Egret Rookery

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The egret is a gregarious bird by nature so their nesting sites are often found in large trees or groups of trees. Big trees are a favored communal rookery location, and islands are especially popular for these nesting birds.

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These nesting sites are an excellent opportunity for photographers to photograph nests, but it is important to avoid disturbing the birds by keeping one’s distance. That is why my shots are from afar. You can even see a few birds take flight, which I was trying to avoid.

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Above and below, a tree is filled with lots of egrets. I only had a small Nikon P510 along on this trip to St. Lucia, so I had no telephoto lens to use. Carolyn and I were standing on a busy road so it was also not a place to set up a shot. In front of us was drainage ditches and marshy land. Egrets do like wetlands, although this is the arid part of the island. Next post I will show you how arid by what is growing.

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Egrets also like to hang around horses and are much easier to approach from a photographic standpoint. They are common in fields following the horses and foraging in the manure.

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They forage for seed as they follow the horses and cows around waiting for the next meal to drop. I think I have to add a “yuck” to this activity.

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Splishing and a Splashing Grackle in St. Lucia

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Grackle in the morning light.

Ready for a bath?

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Grackle splashing in the bird bath.

Birds take baths the world over and have the same fun doing it. Here in St. Lucia the grackle cools off. The photos were taken with a Nikon P510, f4.5  1/250 sec. ISO 320.

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Raining bath water.

Not bad for an entry level camera? Enlarge the photos to show the quality of the camera in getting clear, crisp images. I left the big camera and expensive lenses at home and traveled with the small, lightweight P510.

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Grackle having a cool bath.

The bird bath was right outside the room where I was staying. I was outside on the veranda playing bird paparazzi. Poor girl got no privacy.

Grackle splashing up a storm.

Grackle splashing up a storm.

Look at her go, water was flying. What a beautiful morning in the Caribbean.

Grackle contemplating a bath.

Grackle contemplating a bath.

What About Us?

It is always the pretty bees and butterflies that get the glory.

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We may not be as pretty, but we have purpose.

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Plus, we hang out on the same plants that the bees like.

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We pollinate too! Even if it is by accident.

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And some of use help with those pests you wish were not in your garden.

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Some of us are really tiny, but some of your plants are just the right size for us. And we get places others can’t.

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Down the hatch.

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All the world is our stage. We like to pose, what do you think?

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Maine Fauna

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These are some of the animals, insects and birds I saw when I was visiting Maine. I am pretty sure I saw for mere seconds, a Bald Eagle in flight, but could not photograph it. I could not focus the camera that quickly.  I also saw a porpoise, and did get a clear photo, but only of it as it dove underwater. When it surfaced again, it was very far away. So here you will see the animals I did capture, although many were very far away too.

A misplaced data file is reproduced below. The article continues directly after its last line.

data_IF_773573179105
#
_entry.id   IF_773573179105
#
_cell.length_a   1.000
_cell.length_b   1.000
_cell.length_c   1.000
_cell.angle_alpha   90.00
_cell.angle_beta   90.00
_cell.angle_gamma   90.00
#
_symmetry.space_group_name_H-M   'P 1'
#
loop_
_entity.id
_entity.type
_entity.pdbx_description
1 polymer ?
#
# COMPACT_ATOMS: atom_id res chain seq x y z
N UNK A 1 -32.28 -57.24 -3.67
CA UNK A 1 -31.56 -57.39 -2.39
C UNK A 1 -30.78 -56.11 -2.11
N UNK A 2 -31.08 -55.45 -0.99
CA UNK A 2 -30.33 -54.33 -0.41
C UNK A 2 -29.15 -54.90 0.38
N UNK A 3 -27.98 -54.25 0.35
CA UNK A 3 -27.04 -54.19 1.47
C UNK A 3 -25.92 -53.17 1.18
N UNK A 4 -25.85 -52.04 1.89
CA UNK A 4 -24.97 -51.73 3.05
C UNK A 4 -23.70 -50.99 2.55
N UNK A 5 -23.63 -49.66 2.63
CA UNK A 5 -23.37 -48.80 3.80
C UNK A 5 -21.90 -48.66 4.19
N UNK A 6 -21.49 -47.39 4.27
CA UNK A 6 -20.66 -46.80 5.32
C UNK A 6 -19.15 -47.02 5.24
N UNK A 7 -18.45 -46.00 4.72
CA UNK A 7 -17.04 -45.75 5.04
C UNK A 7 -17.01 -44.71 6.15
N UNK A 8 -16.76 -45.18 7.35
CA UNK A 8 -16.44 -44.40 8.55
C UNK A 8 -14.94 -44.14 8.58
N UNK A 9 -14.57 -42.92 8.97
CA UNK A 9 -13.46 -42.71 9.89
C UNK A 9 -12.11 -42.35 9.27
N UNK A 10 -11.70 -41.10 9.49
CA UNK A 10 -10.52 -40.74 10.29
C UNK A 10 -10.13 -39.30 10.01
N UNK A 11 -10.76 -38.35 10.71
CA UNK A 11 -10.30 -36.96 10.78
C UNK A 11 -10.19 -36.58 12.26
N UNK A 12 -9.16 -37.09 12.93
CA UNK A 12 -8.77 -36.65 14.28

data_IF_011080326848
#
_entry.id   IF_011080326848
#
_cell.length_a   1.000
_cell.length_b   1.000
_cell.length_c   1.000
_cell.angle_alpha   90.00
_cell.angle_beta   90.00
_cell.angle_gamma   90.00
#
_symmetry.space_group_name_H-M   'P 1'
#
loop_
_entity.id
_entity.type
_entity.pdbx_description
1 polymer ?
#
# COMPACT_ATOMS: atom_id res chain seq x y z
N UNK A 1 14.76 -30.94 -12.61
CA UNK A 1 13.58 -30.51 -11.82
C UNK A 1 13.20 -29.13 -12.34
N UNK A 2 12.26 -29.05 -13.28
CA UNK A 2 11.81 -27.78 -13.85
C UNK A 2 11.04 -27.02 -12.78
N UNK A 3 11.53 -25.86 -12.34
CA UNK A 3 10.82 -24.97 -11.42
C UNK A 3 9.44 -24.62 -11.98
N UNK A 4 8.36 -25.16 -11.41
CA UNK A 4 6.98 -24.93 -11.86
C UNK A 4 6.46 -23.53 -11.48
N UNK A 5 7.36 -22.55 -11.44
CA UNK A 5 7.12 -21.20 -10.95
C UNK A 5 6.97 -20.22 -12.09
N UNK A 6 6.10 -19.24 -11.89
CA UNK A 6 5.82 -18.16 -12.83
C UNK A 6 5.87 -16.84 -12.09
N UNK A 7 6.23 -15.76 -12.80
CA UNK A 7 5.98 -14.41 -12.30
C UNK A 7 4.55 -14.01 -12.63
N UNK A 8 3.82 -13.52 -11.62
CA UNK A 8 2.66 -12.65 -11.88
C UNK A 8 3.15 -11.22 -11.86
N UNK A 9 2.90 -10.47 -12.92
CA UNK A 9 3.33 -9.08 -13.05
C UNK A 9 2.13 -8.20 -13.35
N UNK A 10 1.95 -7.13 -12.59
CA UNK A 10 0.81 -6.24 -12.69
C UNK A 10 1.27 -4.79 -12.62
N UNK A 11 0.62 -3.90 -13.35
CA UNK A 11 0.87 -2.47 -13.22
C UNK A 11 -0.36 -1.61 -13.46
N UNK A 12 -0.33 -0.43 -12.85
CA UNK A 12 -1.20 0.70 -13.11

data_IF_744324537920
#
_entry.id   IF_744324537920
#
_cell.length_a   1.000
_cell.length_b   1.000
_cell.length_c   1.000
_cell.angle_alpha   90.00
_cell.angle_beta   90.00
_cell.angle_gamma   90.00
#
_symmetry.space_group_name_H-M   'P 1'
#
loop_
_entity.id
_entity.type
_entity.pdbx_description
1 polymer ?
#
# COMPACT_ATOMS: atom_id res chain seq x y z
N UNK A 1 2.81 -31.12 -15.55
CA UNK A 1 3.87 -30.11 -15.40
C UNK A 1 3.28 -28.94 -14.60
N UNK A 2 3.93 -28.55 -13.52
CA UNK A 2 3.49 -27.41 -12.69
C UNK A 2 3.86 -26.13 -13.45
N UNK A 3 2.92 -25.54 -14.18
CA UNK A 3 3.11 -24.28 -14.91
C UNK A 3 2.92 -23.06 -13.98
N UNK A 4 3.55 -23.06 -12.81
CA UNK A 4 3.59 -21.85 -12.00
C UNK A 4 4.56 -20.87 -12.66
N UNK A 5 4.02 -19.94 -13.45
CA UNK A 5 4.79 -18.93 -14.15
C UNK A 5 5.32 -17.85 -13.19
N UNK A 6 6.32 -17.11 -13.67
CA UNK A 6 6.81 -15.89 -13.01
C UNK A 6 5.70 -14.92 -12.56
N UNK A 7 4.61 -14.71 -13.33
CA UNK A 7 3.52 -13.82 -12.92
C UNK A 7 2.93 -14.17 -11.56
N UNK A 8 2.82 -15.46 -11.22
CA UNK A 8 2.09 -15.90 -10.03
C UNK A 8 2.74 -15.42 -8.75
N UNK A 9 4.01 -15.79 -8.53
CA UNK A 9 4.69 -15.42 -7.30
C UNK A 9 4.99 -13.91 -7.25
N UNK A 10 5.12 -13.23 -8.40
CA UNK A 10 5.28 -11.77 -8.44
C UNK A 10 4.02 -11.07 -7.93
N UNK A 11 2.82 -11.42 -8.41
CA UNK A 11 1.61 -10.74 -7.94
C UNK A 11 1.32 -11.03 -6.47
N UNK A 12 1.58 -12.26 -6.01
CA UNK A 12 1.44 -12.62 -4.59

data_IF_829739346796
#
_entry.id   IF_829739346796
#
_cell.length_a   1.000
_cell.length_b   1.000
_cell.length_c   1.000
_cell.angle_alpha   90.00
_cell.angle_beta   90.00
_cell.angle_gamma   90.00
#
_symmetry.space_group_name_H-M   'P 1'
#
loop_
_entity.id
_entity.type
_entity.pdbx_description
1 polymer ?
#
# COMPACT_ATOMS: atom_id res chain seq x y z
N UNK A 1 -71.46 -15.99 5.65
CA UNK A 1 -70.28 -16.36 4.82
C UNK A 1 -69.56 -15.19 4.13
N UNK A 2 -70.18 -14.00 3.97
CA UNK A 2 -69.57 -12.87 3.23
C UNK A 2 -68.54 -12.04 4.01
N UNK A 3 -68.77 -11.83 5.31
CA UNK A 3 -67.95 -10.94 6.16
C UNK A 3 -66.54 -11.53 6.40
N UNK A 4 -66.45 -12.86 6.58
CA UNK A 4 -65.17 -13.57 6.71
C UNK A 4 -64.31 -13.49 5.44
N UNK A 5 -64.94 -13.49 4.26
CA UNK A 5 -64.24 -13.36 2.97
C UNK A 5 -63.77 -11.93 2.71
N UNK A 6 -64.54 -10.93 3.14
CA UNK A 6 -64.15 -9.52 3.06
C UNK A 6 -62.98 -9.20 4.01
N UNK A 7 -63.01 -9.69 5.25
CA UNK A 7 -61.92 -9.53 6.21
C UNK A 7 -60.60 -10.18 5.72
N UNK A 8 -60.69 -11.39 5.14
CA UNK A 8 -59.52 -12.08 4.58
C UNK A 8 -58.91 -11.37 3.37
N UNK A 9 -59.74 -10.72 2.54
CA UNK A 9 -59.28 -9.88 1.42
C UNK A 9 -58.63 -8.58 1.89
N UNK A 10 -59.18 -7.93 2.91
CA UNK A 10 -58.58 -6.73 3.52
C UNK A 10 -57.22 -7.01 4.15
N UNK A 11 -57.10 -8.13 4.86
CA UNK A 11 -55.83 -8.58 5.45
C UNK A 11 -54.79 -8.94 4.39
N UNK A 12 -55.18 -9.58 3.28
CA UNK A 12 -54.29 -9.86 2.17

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These images were all done in Photoshop to prepare for the web. I created an action to automate the process. Go to Window > Actions to access the panel. Click the folder icon at the bottom of the panel to create and name an action. Then, press the circle at the bottom of the panel to start to record an action. Do everything to the image that you will want on subsequent images. Press the square to stop recording the action. It will be saved in the Actions Panel for future use.

What is a bit unique here is the cinematic sizing of each. The action I created makes each image 12.111 inches wide by 5.388 inches high at 300 ppi, and saves it to a folder named Cinematic Sizing. But the action continues to make a second copy.

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Next, the action resizes for the web, which reduces it to 10 inches wide at 72 ppi. Then it is saved again to a different folder named Web Images. I end up with two sizes of an image with the same name.

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This way, if I need a large image to print, I still have it. I still have another automated trick up my sleeve that I will save for another post. It is creating a droplet in Photoshop. This allows me to perform an action on a folder of images, not one by one like in this post. Why I did not use it here was all editing, other than cropping, was different. A droplet quickly makes all images have the same actions and saves them to a designated folder, like I explained above.

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Come along as I photograph the animals.

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One had to be observant and patient to see many of them.

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Unfortunately, many were too far away and I was on a rocking boat. This makes photographing difficult for all but seasoned photographers. The seals, seeing us observing them, took to the water immediately. See the ducks? I did not see them at first.

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The Osprey above was very far away, and I zoomed in as far as I could with the 300mm lens. This nest had to be at least five feet wide. The bird is rather large too.